The Gift of Mobility

by Jon Ashmore


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I am a man in my early fifties, spent my life as an outdoor sports instructor until July 2016 when I became a first aid trainer. 


Over 30 years of physical activity constantly lifting, hauling, pushing pulling on a daily and constant basis together with injuries, fractures, wear and tear, overuse of joints and muscles has left my body in a state that could only be described as battered!


My back and neck particularly had very much reduced flexibility, this in turn was painful, ached constantly and felt stiff all the time. I had numerous physio sessions which did help and did free my back and neck but gradually they would return to their default position of rigidity and pain. Nothing had a lasting effect or gave a long term solution.


My sister had been going to hot yoga for some time and she bought me a months gift ticket around April / May. Well, I visited both yoga studios a number of times over the month. Not only was I made to feel very welcome by staff and members, which was lovely as  I am not of the racing whippet body shape but in each class tutors took the time to come round and help me personally with various poses, positions etc. Not once did I feel less than anyone else in the rooms. In fact it was noticeable how friendly everybody is, how people will speak to you and have time to offer advice help and just a chat sometimes. Lovely atmosphere.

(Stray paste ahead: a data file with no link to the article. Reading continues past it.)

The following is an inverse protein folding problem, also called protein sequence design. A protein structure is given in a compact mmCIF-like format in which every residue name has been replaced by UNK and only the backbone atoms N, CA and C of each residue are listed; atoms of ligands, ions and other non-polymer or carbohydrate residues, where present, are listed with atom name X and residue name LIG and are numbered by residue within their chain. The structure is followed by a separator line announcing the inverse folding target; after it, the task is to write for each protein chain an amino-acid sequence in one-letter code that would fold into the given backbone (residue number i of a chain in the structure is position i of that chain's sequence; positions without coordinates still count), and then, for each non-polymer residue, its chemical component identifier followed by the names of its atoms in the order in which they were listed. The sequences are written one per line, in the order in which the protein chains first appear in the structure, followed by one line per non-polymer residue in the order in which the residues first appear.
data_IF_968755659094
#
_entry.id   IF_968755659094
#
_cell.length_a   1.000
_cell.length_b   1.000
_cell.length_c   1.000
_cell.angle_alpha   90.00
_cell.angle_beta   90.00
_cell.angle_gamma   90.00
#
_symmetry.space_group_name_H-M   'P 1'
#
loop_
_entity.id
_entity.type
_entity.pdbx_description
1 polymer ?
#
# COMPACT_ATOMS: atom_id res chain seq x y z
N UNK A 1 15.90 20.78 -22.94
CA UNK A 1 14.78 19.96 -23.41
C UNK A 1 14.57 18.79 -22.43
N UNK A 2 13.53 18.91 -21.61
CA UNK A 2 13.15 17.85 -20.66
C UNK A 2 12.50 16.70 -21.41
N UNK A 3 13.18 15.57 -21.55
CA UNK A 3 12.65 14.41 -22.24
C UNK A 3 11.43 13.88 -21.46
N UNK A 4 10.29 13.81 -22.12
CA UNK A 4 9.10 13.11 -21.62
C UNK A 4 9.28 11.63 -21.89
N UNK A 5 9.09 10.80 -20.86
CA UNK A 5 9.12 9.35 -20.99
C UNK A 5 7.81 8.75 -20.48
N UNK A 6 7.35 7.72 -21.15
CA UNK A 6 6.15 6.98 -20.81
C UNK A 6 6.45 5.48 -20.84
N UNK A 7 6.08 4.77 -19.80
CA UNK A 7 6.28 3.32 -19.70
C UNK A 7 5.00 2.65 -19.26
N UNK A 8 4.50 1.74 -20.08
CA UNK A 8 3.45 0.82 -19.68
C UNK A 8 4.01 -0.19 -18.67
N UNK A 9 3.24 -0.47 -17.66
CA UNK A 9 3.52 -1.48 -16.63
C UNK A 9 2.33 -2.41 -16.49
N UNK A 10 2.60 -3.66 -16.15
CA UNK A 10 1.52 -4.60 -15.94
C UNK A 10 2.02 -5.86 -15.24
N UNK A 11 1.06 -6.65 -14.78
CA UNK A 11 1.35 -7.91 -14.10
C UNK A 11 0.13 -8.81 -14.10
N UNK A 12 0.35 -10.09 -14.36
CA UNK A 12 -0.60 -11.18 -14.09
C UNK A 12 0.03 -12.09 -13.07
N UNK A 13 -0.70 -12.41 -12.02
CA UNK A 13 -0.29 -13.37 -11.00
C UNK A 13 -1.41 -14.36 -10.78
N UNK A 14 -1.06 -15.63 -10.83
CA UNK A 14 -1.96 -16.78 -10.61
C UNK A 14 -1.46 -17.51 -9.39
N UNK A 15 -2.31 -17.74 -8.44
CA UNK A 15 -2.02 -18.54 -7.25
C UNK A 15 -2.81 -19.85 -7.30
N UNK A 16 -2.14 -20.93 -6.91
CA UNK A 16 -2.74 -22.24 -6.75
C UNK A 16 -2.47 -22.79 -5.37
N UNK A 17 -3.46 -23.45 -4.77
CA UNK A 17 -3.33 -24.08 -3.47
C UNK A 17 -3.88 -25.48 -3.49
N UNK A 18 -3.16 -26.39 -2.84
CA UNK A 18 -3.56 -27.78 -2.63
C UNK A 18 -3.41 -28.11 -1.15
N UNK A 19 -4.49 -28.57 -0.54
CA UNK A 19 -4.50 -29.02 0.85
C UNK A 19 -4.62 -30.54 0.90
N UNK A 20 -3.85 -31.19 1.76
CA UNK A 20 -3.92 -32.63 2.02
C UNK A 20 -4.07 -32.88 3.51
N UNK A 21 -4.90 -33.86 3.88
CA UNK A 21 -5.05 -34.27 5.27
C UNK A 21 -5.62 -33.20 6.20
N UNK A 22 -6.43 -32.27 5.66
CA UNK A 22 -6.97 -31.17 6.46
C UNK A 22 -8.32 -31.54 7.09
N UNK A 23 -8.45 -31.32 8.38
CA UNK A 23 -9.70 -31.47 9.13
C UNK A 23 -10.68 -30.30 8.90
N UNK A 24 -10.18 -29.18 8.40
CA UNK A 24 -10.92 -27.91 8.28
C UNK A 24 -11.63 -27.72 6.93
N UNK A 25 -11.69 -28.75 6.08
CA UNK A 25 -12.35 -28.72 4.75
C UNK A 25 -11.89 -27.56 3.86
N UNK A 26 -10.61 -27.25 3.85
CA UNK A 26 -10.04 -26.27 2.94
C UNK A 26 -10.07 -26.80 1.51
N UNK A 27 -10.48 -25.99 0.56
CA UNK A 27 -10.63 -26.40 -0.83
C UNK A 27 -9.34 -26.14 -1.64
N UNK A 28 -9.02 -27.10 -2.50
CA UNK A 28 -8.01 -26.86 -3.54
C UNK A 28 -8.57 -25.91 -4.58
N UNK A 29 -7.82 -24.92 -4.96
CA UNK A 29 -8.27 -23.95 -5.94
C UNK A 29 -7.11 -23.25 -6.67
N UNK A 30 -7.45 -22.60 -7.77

But the thing that struck me most is that after only 3 or 4 sessions of Yin, my back and neck were more mobile than they have been for years. Unbelievable difference but thats not all. Due to work commitments I have not been to yoga for at least 8 weeks but my back and neck are still extremely mobile the difference is literally life changing.They are not regressing which is unheard of for me, I am pain free and mobile!


So thank you, for the warm welcome I received when I first arrived, for the care and attention the tutors give in all classes to all students and the gift of mobility in areas of my body I never thought would feel like they do ever again.


Absolutely fantastic. I hope to return soon once my work schedule settles down and involves less travelling.

Be the best beginner you can be

Today I saw the true value of going to class. Recently I recommitted back to my practise to develop as a student, rather than focusing all my energy on professional development as a teacher. As a person, I needed to myself going again, too much time in my head about MOGA and a couple of other health aspects, I needed to get back to basics and back to my heart, reconnect with my why for getting out of bed. I needed yoga in the same reasons why I started it in the first place.